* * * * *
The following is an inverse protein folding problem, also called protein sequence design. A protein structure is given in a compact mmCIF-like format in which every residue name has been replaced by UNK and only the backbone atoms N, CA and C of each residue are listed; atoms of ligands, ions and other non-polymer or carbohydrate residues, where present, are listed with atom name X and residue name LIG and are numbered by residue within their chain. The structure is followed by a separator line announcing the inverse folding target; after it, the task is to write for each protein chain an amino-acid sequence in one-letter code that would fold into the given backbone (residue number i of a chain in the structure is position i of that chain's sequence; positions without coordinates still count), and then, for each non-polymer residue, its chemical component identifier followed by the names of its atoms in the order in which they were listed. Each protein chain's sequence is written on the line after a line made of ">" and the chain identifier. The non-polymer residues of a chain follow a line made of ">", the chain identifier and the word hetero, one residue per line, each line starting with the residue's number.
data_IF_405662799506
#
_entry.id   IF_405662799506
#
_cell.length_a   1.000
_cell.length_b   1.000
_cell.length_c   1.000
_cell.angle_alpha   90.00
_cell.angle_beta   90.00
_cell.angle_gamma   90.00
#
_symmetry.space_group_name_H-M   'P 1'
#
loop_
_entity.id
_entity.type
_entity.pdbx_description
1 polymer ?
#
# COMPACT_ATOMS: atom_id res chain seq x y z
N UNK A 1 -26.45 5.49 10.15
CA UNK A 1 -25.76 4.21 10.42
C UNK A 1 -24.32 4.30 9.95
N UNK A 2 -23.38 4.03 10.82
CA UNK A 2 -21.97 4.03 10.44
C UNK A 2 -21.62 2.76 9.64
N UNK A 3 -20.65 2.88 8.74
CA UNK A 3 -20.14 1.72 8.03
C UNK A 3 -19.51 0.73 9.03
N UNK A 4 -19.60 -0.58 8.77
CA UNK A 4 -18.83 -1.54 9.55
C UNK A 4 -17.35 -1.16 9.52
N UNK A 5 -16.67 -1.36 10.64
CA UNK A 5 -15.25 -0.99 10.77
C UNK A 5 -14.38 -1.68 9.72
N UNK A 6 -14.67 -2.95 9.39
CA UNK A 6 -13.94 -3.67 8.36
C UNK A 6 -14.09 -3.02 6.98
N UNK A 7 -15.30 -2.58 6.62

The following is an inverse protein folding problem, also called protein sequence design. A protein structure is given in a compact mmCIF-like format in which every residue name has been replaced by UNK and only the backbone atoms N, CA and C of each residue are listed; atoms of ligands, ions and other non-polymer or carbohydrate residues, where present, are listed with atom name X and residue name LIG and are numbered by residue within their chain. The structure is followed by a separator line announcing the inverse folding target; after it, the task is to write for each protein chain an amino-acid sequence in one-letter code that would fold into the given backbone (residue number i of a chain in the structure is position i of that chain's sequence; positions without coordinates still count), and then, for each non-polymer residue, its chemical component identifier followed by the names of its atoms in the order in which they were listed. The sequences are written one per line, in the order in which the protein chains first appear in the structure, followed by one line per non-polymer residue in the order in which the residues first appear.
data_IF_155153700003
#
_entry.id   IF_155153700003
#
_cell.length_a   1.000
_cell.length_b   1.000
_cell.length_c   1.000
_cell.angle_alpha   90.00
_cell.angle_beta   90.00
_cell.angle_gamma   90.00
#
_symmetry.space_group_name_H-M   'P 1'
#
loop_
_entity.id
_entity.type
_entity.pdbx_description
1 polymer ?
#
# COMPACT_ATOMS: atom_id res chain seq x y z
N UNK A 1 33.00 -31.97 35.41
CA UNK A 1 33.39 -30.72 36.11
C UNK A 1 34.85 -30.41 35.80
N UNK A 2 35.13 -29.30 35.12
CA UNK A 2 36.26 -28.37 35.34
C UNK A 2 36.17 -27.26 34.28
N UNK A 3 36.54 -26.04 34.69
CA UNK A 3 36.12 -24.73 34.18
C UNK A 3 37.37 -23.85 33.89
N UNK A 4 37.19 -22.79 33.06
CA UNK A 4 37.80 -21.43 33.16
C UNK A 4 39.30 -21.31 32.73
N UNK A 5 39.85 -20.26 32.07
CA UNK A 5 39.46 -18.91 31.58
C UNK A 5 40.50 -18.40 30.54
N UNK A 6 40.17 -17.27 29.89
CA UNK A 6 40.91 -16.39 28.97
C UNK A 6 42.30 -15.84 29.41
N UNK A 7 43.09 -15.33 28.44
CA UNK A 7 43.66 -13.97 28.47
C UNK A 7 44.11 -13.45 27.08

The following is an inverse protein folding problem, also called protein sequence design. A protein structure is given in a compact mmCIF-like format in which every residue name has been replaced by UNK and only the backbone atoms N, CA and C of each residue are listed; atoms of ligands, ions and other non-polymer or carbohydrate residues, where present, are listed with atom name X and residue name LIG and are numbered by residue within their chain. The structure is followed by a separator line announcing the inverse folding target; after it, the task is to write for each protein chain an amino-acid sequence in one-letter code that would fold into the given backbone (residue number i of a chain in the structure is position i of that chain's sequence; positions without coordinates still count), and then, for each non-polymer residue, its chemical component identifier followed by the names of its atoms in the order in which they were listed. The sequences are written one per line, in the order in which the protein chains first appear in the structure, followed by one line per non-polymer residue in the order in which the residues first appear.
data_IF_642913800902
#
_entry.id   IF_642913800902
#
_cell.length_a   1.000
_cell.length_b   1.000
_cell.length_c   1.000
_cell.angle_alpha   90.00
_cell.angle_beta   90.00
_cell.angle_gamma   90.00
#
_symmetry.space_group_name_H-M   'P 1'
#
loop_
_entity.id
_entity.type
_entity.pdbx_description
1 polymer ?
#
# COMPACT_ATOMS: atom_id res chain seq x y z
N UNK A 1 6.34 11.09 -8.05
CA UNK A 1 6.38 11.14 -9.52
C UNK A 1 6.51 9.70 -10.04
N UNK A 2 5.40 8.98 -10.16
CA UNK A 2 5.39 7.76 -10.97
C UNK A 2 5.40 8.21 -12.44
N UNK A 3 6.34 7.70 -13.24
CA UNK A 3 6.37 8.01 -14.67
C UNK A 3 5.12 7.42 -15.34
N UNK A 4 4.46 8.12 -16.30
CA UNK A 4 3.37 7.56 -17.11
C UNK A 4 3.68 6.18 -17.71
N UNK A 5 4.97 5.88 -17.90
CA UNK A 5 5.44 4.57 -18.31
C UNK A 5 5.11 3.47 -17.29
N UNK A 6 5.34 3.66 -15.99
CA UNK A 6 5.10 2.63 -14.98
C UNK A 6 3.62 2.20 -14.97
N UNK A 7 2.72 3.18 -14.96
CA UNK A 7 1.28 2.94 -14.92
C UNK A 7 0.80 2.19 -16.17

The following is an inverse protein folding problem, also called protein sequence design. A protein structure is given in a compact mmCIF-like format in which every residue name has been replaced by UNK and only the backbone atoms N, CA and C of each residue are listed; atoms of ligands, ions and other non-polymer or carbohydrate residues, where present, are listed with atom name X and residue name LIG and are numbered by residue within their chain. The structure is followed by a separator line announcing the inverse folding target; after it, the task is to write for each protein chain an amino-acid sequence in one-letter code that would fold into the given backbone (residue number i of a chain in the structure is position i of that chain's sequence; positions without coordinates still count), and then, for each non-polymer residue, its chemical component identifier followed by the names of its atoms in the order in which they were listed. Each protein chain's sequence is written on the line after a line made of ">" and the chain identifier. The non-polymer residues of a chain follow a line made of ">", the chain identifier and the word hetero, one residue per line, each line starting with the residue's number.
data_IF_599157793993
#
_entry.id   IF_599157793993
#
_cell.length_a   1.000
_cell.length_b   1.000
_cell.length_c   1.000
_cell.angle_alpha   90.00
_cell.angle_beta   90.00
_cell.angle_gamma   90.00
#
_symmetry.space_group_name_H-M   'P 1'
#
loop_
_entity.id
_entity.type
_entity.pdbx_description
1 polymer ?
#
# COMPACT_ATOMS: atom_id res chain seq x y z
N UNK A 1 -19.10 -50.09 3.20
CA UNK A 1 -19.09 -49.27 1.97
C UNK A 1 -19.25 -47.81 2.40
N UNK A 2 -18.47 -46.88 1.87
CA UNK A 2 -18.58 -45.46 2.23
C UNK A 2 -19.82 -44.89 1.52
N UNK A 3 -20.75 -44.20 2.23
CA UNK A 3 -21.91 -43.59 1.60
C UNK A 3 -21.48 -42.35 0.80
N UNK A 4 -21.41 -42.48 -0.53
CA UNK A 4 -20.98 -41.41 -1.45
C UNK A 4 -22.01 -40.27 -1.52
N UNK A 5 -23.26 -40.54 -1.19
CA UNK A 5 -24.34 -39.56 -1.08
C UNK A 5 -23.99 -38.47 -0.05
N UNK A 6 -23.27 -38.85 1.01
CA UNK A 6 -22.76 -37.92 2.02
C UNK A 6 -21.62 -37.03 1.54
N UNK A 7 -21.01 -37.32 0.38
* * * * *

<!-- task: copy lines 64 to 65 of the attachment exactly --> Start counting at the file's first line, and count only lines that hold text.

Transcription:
C UNK A 1 34.85 -30.41 35.80
N UNK A 2 35.13 -29.30 35.12